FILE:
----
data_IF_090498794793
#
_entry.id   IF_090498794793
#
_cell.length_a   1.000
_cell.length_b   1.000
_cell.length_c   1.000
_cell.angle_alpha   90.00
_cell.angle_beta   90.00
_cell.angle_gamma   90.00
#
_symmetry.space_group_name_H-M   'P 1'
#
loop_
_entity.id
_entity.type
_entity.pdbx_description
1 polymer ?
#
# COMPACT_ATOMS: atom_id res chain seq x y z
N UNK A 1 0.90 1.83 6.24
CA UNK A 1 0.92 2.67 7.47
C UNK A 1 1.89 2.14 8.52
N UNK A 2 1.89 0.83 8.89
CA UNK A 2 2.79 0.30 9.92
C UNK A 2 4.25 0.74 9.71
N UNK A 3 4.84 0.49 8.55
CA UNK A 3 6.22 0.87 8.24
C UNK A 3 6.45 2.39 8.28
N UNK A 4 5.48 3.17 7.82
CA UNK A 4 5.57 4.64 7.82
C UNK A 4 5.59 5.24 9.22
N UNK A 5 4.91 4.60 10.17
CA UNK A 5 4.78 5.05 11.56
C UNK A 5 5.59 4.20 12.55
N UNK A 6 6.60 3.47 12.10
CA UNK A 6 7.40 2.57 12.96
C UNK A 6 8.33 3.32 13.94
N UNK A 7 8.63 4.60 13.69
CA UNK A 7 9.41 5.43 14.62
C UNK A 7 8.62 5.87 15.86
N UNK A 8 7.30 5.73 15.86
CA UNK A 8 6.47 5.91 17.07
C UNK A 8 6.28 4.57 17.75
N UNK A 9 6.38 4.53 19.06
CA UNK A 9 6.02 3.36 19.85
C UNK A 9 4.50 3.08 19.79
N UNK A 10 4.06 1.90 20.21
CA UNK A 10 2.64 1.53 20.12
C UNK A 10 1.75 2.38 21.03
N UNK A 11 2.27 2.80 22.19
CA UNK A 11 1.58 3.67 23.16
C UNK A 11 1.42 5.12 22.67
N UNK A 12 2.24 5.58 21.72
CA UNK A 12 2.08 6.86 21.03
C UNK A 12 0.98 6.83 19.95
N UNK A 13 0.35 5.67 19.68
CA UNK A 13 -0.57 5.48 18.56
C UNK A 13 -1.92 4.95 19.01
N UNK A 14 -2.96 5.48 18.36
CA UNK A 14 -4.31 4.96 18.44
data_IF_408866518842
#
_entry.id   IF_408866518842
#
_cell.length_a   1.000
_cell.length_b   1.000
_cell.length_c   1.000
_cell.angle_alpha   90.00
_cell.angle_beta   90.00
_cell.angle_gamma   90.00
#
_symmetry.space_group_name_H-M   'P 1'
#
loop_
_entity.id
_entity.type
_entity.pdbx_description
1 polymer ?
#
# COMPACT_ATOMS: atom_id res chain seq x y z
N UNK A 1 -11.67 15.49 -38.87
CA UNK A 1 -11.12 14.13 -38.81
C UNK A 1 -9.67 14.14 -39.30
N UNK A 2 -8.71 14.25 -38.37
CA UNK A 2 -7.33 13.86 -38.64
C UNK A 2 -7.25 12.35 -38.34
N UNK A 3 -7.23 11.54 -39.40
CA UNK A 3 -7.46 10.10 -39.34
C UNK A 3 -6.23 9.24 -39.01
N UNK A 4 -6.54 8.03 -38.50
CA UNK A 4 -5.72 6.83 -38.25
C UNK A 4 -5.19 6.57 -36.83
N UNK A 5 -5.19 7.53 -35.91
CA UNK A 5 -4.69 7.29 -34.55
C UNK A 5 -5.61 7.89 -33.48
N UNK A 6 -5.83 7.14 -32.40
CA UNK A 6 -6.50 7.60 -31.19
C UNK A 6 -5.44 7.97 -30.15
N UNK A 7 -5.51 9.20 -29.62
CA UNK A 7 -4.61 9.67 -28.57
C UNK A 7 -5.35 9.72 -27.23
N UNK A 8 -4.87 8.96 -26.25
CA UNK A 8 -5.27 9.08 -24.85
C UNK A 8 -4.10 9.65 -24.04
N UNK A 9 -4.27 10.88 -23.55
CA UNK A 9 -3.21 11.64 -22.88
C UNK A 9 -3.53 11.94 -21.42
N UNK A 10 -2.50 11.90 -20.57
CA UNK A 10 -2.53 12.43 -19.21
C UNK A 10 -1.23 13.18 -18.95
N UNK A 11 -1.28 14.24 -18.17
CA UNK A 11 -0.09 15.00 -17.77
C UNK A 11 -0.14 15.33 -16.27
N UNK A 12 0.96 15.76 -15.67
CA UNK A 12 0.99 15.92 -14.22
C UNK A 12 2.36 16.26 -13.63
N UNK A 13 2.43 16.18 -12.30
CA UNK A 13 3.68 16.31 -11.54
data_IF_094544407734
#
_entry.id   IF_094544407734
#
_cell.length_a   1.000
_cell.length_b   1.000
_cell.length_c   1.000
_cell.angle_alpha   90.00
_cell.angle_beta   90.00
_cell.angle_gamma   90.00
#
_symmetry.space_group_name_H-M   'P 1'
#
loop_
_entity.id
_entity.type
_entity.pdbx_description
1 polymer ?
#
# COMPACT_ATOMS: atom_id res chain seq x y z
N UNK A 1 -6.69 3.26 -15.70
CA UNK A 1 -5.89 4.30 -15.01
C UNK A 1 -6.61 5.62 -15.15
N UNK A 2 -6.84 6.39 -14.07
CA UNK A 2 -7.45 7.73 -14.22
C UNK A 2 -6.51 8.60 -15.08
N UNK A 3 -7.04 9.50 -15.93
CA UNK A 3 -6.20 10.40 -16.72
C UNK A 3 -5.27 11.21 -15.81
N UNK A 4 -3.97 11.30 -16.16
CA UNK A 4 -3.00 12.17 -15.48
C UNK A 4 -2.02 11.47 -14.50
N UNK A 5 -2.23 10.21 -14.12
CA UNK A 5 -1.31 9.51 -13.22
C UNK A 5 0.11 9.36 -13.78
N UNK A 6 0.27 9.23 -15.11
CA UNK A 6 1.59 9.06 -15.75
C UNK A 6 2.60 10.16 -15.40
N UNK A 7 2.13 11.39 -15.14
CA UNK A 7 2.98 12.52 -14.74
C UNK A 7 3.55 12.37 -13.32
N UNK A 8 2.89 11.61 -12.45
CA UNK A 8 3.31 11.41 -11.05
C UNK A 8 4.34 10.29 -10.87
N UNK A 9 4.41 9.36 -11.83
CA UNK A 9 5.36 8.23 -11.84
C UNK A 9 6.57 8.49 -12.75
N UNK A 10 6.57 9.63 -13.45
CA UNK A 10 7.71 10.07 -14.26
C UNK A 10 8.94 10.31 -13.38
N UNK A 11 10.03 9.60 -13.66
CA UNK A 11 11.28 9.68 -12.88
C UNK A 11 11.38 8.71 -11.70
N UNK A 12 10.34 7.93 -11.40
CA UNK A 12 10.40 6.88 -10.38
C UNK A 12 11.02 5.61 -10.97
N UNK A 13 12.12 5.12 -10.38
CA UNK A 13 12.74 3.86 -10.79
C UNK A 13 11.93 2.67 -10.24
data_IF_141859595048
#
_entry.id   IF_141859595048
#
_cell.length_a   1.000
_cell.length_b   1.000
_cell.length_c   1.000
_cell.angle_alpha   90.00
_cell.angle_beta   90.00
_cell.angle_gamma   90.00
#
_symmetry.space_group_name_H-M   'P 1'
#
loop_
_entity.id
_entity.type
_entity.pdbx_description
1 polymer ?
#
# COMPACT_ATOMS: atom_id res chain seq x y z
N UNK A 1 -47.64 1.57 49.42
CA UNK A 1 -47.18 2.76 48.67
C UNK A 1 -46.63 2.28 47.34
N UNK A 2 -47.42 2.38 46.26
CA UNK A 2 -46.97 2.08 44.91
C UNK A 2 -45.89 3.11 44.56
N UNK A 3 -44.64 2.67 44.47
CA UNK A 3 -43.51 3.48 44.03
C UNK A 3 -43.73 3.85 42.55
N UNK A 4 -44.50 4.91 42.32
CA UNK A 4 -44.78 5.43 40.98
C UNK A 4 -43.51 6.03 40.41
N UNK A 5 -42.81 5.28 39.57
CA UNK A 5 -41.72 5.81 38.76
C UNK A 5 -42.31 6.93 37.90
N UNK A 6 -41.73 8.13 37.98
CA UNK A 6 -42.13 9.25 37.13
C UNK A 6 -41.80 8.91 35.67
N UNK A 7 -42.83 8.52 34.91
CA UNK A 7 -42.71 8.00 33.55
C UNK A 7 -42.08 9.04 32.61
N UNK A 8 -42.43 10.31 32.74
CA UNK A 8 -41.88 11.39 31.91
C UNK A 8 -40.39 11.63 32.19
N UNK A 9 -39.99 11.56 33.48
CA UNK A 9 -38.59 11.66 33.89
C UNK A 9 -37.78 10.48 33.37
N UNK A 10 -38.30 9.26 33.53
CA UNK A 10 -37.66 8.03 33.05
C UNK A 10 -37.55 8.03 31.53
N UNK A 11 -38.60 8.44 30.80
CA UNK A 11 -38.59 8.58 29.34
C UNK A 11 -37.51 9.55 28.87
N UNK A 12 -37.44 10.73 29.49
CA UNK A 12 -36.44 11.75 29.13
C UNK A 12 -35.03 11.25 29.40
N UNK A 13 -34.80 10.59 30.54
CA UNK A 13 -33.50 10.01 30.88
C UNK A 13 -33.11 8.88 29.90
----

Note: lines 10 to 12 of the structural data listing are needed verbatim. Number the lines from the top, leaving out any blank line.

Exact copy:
_cell.angle_gamma   90.00
#
_symmetry.space_group_name_H-M   'P 1'